Interview with Coffeecat

Coffeecat is someone I know from the Ubuntu Forums, where he sits with me on the Forum Council.  He has kindly taken some time out to answer the dreaded 9 simple questions…

1. Tell as much as you’re willing about your “real life” like name, age, gender, location, family, religion, profession, education, hobbies, etc.

I am male and old enough to have some grey hair and to be retired from an active profession. I live in the UK.

I was educated to post-degree level, but have little real formal training in IT. My other interests include reading, music (mostly classical), gardening and cooking.

2. When and how did you become interested in computers? in Linux? in Ubuntu?

My first contact with a computer was in the early 80s with a Sinclair Spectrum, after which I managed to inveigle myself onto an employer-sponsored 3-week course in basic computer programming and systems design, using a mainframe computer from the 70s. My first serious work desktop computer ran MS-DOS 3 and had a hard drive with the amazingly large capacity of 10 megabytes. Over the next many years I progressed through a number of PCs, at first with MS-DOS and then with a series of Windows versions from Windows 3 up to XP. In 2005 I heard about something called Linux. I tried it; I was impressed. My early experience was mostly with Fedora and whatever Suse called itself in those days. It was while using Suse 9.3 that I had an epiphany: I wasn’t dependent on Windows any more. It was a liberating moment.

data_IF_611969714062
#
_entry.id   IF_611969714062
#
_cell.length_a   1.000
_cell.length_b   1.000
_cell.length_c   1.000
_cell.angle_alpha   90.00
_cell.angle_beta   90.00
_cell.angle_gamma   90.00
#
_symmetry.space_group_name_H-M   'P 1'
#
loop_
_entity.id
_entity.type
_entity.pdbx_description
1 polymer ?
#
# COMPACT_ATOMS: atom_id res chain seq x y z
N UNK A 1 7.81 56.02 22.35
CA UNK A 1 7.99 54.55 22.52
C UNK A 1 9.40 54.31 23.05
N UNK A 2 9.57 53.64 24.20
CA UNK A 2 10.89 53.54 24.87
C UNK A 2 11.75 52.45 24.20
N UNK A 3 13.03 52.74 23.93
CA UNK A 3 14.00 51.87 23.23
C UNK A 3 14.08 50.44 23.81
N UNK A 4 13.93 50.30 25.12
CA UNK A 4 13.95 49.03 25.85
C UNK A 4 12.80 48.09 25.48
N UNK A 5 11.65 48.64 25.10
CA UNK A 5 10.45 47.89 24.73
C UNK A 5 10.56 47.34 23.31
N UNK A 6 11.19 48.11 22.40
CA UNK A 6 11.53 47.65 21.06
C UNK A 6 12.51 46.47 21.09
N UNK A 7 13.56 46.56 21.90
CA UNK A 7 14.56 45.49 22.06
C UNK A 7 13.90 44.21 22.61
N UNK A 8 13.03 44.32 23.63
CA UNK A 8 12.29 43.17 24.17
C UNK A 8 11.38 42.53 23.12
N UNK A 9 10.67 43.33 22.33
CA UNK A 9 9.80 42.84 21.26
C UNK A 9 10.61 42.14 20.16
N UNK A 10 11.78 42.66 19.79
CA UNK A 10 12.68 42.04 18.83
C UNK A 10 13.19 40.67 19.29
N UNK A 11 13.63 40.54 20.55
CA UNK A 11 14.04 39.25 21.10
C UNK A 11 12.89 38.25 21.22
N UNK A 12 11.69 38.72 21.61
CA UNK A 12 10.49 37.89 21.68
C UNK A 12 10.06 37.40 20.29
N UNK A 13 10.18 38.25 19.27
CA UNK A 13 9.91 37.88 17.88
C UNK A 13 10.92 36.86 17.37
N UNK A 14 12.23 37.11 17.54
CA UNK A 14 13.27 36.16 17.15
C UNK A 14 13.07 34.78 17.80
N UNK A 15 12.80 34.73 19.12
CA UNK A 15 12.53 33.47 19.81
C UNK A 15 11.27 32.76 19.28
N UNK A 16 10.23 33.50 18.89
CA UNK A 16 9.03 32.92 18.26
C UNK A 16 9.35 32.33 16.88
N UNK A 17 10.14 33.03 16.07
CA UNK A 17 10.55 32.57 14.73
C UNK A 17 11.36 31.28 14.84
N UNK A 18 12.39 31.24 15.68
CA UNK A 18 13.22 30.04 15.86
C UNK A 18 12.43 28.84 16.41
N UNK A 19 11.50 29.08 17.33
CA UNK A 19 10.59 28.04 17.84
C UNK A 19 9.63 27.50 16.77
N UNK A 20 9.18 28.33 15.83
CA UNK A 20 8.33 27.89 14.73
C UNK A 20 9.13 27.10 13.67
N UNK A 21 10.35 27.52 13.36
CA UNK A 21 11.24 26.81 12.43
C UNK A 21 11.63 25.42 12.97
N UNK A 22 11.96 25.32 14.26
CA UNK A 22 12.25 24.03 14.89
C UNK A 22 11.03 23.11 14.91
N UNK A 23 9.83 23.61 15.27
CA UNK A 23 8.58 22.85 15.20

I tried Ubuntu 5.04, used 5.10 and became primarily an Ubuntu user with 6.06, using every release since then. For about a year I strayed into Gentoo and used it as my primary OS. The experience taught me much but my heart was not in constant recompiling and my main OS has been Ubuntu since about 2008. In the past I’ve enjoyed trying out other distros, but I have always come back to Ubuntu.

3. When did you become involved in the forums (or the Ubuntu community)? What’s your role there?

I joined the forum the same month that Dapper/6.06 was released.  My role there is straightforward. I am an ordinary member who enjoys helping as much as I am able in the technical support categories. As my experience and expertise has grown so has my confidence that I can help others, and so has my posting record increased.

4. Are you an Ubuntu member? If so, how do you contribute? If not, do you plan on becoming one?

I am an Ubuntu member through the Ubuntu Forum Members team, admitted to membership on 7th June 2011. My main contribution to Ubuntu has been through activity on the forum, although I wish to widen my contributions into other areas, such as through community documentation.

5. What distros do you regularly use? What software? What’s your favorite application? Your least favorite?

Ubuntu is now the only distro I use routinely. I do have Windows and I also have a Mac Mini, both of which I use occasionally mainly for interest. Apart from the usual apps that most people use, Firefox, LibreOffice, Gedit, and so on, I use software for maintaining my audio and video collections. When the long winter evenings arrive I intend to learn how to use Raw Studio and/or UFRaw to complement my SLR camera, and perhaps learn how to use more of the capabilities of the GIMP. Another thing for the long winter evenings is genealogical research, for which I use gramps.

6. What’s your fondest memory from the forums, or from Ubuntu overall? What’s your worst?

My worst moment with Ubuntu involved Breezy Badger, a removable hard drive caddy and two generous glasses of a rather splendid red wine. Don’t try this at home!